Insight

COVID-19 and the CAO agenda

How Chief Accounting Officers are stepping up to the business challenge

Dean Bell

Dean Bell

National Lead Partner, Accounting Advisory Services, KPMG US

+1 212-872-5527

Deon Minnaar

Deon Minnaar

Partner, Internal Audit & Enterprise Risk, KPMG US

+1 212-872-5634

Kevin Voigt

Kevin Voigt

Partner, National Service Line Leader, Economic & Valuation Services, KPMG US

+1 313-230-3359

Ron Walker

Ron Walker

Finance Transformation Service Network Lead, KPMG US

+1 858-750-7057

The COVID-19 environment has thrown up a lot of balls in the air for CAOs to juggle. At many companies, they are helping to maintain a sound financial footing by working through falling revenue, liquidity issues, and various cost-saving scenarios. As a key member of the crisis management team, CAOs today are performing far more than their “day job” duties of closing the books and managing internal controls over financial reporting (ICFR) in a virtual setting. 

To learn more about how CAOs are raising their game to respond to COVID-19, KPMG hosted virtual regional forums with CAOs across the U.S. from April to June. Based on conversations with more than 100 companies, we found that CAOs are focused broadly on three issues:

  • Building a robust cash-flow forecast
  • Optimizing internal controls over financial reporting
  • Applying greater rigor to reporting

Building a robust cash-flow forecast

Even though companies may have entered this recession with healthy cash flow and many have benefited from government stimulus, maintaining liquidity remains of utmost importance to CAOs. Corporate leadership is demanding more frequent and detailed forecasts so they can make strategic decisions with confidence. In response, CAOs are now building a weekly or even daily forecast model of inflows and outflows.

Creating an effective forecast model requires sufficient detail to understand drivers of liquidity and enable scenario planning. That entails accessing data from multiple systems, business units, and geographies. So CAOs are using the internal relationships they have built with colleagues outside the accounting department to access critical information on how and when cash moves through the business.

Optimizing ICFR

Meanwhile, working virtually, layoffs, and furloughs have forced CAOs to modify processes and controls. To the extent that certain individuals are not able to complete jobs as before, these have to be redesigned. CAOs can assess which controls can be automated to drive cost savings and reduce risk in the financial reporting process. In case the workforce faces a reduction, the finance and accounting staff may need to be augmented with financial-close automation tools and cloud-based solutions.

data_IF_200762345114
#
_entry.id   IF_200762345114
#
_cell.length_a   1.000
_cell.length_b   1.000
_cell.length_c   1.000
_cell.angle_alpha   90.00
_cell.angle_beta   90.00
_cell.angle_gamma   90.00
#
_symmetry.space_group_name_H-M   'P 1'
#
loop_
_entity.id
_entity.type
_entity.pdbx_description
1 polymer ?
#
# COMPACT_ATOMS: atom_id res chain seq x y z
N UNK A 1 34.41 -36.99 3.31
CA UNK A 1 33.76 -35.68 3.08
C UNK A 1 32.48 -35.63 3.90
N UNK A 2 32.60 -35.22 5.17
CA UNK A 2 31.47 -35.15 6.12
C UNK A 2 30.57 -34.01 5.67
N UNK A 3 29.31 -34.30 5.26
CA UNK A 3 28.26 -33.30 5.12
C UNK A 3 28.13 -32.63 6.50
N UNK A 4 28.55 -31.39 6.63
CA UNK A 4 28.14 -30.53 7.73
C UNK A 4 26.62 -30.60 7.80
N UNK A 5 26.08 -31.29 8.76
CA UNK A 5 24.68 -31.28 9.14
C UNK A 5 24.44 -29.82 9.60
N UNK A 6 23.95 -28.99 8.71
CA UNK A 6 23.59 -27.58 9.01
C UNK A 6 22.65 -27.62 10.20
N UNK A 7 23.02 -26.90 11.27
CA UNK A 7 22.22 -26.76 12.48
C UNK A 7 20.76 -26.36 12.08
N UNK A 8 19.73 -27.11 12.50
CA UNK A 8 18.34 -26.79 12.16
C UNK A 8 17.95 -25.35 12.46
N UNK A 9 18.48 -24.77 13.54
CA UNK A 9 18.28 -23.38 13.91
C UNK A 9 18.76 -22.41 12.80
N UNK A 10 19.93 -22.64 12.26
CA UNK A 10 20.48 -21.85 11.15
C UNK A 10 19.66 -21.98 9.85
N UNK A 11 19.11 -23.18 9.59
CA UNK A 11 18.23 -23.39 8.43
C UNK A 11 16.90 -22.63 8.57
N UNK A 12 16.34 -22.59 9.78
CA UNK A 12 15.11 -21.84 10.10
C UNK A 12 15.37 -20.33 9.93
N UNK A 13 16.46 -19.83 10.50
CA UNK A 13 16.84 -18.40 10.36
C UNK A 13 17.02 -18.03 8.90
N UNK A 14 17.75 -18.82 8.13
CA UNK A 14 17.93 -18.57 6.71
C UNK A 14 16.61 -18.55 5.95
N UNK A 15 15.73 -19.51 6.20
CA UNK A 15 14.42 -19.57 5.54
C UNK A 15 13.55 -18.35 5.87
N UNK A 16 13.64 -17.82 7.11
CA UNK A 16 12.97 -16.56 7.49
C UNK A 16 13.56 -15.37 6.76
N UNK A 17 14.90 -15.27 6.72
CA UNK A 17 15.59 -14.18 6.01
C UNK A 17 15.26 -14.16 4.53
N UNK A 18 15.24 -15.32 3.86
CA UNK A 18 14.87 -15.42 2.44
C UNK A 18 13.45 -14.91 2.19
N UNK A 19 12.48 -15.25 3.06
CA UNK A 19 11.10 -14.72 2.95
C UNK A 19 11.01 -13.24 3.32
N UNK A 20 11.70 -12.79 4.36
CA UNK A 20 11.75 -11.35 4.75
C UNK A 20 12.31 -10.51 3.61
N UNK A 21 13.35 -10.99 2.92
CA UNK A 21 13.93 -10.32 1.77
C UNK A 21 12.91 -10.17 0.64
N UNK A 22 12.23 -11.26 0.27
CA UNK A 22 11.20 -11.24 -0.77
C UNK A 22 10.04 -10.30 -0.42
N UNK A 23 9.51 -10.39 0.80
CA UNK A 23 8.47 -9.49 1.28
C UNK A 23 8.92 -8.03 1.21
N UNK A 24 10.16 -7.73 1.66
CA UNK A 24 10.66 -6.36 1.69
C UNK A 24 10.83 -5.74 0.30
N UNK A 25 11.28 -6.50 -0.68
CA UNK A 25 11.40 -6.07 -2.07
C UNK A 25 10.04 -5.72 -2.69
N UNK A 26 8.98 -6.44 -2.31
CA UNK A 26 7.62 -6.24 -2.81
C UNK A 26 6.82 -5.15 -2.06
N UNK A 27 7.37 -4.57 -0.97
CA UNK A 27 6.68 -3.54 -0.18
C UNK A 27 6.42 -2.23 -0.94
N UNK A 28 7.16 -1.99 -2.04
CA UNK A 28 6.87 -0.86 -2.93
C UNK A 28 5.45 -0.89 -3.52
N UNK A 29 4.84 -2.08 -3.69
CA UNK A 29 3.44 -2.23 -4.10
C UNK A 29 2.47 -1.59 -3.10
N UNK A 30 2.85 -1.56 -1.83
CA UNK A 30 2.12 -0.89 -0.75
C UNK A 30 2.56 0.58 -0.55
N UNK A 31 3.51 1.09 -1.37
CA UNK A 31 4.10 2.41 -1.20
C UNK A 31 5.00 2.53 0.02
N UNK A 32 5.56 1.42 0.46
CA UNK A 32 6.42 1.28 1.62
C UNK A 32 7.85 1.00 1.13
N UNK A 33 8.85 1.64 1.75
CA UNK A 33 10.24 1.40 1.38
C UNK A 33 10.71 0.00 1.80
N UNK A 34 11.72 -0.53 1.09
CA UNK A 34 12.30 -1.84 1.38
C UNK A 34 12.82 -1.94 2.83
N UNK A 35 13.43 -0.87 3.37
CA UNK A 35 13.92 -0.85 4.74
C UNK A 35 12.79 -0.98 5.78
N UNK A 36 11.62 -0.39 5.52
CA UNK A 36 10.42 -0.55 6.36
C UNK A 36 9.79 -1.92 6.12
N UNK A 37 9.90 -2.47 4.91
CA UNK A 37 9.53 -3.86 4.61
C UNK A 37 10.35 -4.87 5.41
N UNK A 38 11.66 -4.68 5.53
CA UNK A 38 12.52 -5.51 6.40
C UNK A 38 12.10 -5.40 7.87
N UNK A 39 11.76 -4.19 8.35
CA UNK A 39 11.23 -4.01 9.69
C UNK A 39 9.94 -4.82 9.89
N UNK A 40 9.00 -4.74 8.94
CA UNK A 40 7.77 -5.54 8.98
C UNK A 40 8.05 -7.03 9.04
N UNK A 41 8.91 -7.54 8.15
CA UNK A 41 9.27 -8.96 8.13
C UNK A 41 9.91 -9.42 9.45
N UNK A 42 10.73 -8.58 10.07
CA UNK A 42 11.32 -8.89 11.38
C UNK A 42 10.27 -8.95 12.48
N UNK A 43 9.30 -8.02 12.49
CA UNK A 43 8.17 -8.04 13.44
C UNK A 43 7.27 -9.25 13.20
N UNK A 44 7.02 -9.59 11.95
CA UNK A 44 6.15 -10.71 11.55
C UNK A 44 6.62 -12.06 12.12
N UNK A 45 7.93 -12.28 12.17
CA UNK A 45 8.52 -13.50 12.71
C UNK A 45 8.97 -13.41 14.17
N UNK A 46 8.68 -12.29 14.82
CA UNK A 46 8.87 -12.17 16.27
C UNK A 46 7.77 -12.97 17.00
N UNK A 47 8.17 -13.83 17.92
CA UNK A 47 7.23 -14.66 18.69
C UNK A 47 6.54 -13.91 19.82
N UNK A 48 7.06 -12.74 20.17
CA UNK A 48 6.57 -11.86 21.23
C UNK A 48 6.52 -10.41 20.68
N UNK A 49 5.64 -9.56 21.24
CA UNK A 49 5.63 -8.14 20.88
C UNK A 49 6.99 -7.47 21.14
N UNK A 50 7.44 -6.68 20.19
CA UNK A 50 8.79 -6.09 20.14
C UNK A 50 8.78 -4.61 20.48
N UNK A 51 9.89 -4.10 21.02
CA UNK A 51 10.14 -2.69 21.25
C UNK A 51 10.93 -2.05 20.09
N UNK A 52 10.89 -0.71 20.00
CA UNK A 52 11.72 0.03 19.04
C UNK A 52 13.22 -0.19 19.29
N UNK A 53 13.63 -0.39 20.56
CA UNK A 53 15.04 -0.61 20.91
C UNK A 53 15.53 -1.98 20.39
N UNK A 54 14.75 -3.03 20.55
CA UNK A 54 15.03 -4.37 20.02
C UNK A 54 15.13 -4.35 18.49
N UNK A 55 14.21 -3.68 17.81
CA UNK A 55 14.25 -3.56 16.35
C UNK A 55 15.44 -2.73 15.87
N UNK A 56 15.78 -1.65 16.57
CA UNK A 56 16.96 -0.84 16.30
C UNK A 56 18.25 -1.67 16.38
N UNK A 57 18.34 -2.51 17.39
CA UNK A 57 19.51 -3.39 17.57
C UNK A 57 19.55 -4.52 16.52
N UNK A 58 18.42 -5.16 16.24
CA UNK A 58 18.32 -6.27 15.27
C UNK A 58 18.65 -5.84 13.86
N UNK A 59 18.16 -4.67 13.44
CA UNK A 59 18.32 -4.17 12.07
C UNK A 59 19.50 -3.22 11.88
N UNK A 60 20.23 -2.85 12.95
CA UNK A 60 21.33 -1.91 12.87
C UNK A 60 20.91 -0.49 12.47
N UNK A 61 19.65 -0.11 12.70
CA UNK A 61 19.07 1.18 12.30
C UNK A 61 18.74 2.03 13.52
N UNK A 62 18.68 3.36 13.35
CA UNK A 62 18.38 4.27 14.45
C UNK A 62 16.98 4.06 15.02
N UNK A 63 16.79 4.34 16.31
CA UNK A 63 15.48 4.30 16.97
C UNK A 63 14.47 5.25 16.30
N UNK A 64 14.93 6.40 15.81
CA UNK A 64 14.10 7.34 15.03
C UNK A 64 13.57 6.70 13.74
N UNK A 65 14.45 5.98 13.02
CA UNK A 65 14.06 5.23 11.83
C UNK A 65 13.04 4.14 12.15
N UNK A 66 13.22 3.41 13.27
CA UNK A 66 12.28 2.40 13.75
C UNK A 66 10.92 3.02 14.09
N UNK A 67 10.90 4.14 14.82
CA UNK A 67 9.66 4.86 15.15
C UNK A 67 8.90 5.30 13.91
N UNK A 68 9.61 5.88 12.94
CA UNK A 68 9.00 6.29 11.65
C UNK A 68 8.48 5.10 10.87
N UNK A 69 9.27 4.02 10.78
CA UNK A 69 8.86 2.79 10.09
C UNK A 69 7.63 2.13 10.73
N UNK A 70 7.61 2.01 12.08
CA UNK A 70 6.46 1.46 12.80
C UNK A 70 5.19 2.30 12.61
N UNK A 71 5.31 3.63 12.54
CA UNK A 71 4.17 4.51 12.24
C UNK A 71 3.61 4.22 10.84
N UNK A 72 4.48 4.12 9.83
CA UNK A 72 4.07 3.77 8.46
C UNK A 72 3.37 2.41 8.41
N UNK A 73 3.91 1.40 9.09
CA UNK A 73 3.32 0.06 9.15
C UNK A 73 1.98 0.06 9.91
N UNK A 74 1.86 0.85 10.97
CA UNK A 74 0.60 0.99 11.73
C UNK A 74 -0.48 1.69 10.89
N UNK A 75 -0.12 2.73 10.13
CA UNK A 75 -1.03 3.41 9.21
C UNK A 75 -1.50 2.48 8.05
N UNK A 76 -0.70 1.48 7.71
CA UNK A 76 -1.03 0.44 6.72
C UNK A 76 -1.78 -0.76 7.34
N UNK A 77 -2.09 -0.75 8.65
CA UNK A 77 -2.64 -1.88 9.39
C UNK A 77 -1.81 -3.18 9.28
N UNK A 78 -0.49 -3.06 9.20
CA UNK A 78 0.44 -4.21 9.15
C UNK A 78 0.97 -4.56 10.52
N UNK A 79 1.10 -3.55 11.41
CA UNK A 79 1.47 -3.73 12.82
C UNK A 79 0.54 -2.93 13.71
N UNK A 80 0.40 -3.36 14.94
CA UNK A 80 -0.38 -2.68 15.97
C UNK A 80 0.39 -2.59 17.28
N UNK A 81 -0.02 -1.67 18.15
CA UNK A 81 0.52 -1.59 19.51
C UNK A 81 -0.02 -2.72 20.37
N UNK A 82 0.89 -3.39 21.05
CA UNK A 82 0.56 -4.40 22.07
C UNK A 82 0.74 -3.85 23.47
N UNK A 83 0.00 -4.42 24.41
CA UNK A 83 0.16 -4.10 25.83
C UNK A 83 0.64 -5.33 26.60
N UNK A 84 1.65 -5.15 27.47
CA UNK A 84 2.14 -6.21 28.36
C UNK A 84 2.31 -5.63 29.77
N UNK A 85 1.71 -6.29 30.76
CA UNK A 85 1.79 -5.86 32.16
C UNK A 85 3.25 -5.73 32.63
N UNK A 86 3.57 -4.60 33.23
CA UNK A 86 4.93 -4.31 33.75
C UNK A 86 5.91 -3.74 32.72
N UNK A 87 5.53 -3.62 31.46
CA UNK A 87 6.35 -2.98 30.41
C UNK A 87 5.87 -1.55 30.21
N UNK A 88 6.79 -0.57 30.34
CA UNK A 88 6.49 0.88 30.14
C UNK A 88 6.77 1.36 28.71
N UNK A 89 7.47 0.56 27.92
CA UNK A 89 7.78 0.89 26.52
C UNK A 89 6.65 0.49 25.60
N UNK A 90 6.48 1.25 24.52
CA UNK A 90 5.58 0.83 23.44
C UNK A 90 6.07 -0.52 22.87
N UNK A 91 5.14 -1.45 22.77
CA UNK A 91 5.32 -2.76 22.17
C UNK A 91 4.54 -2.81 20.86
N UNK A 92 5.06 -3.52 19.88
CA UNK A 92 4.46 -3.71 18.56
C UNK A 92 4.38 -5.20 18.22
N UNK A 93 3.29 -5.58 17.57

CAOs are also recognizing that entities and financial statement items that were previously outside the ICFR perspective may come into scope due to changes in materiality from worsening business conditions. This means that they need to be prepared to communicate reporting and documentation expectations to affected business units. In addition, the CAO should make sure the risk assessment process is updated as needed to give management an accurate picture of events that could raise serious questions about the company’s internal controls related to going concern.

Applying greater rigor to reporting

This year, CAOs need to prepare for two particular issues in their audits: accounting for possible impairments and the impact of government stimulus. As the recession stretches on, auditors are likely to push companies to take a harder look at possible triggering events and assess resulting impairments of long-lived assets and goodwill. Indeed, it is very likely that more issues will arise as companies approach year-end reporting deadlines.

CAOs also need to prepare for the impact of past and future government stimulus on the company for financial reporting purposes. U.S. generally accepted accounting principles do not contain specific guidance on the accounting for government grants, and so differences may arise in how companies report them. CAOs of companies that benefit from government intervention should brace for more audit and accounting issues.

Undoubtedly, the COVID-19 economic downturn is pushing many CAOs to their limits. But embracing their expanding role is also an opportunity for CAOs to prove their growing value to the company. For a detailed discussion, download the new KPMG report, CAO agenda: How chief accounting officers are raising their game to respond to COVID-19.